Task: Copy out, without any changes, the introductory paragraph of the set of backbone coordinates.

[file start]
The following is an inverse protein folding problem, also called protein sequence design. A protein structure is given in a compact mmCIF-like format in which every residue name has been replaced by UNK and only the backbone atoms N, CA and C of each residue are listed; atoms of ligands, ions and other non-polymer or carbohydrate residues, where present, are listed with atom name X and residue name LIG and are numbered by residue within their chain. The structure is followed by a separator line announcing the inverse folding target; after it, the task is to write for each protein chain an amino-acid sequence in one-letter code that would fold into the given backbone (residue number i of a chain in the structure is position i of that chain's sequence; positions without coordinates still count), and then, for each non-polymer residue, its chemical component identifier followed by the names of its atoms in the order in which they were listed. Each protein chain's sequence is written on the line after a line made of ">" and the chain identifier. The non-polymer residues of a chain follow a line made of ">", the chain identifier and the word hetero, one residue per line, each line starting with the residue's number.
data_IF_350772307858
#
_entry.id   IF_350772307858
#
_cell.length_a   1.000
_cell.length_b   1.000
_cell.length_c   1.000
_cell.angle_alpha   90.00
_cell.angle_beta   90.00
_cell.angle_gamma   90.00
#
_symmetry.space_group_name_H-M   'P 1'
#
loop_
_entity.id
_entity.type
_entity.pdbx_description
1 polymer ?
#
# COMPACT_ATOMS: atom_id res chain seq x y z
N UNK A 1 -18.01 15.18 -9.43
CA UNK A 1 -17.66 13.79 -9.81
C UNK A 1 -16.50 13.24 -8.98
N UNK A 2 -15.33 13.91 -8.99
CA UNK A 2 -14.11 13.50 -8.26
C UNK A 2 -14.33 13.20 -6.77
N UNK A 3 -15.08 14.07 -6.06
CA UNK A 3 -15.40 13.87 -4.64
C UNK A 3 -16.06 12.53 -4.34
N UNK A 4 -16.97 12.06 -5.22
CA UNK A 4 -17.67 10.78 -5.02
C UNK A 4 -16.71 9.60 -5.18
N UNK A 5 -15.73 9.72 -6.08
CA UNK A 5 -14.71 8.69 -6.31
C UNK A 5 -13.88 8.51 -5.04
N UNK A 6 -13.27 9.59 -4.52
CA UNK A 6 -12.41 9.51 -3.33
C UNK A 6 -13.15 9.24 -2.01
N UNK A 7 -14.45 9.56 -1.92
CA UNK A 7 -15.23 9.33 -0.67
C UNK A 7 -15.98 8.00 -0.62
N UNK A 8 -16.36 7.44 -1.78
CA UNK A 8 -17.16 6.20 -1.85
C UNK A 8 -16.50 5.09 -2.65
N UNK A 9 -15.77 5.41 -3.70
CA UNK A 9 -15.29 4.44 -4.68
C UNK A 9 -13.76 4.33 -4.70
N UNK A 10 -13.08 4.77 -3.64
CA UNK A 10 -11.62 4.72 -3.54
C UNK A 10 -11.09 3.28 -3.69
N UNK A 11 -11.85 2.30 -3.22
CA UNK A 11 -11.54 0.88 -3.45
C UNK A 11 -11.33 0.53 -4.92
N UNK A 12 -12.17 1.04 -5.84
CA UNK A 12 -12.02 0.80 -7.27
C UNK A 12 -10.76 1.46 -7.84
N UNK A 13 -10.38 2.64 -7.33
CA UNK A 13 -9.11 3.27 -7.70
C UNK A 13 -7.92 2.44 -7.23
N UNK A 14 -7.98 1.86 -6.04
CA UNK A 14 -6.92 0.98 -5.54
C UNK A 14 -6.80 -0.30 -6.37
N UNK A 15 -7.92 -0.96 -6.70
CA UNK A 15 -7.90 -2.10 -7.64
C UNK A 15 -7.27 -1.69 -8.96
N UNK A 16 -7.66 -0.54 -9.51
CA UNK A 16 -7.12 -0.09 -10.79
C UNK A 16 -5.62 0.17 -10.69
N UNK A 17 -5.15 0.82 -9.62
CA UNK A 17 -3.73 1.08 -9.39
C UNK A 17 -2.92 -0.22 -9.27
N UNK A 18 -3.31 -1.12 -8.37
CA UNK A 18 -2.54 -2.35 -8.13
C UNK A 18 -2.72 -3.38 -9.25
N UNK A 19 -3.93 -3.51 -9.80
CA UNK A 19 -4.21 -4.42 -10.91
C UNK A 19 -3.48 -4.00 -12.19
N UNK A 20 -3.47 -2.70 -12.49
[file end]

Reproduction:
The following is an inverse protein folding problem, also called protein sequence design. A protein structure is given in a compact mmCIF-like format in which every residue name has been replaced by UNK and only the backbone atoms N, CA and C of each residue are listed; atoms of ligands, ions and other non-polymer or carbohydrate residues, where present, are listed with atom name X and residue name LIG and are numbered by residue within their chain. The structure is followed by a separator line announcing the inverse folding target; after it, the task is to write for each protein chain an amino-acid sequence in one-letter code that would fold into the given backbone (residue number i of a chain in the structure is position i of that chain's sequence; positions without coordinates still count), and then, for each non-polymer residue, its chemical component identifier followed by the names of its atoms in the order in which they were listed. Each protein chain's sequence is written on the line after a line made of ">" and the chain identifier. The non-polymer residues of a chain follow a line made of ">", the chain identifier and the word hetero, one residue per line, each line starting with the residue's number.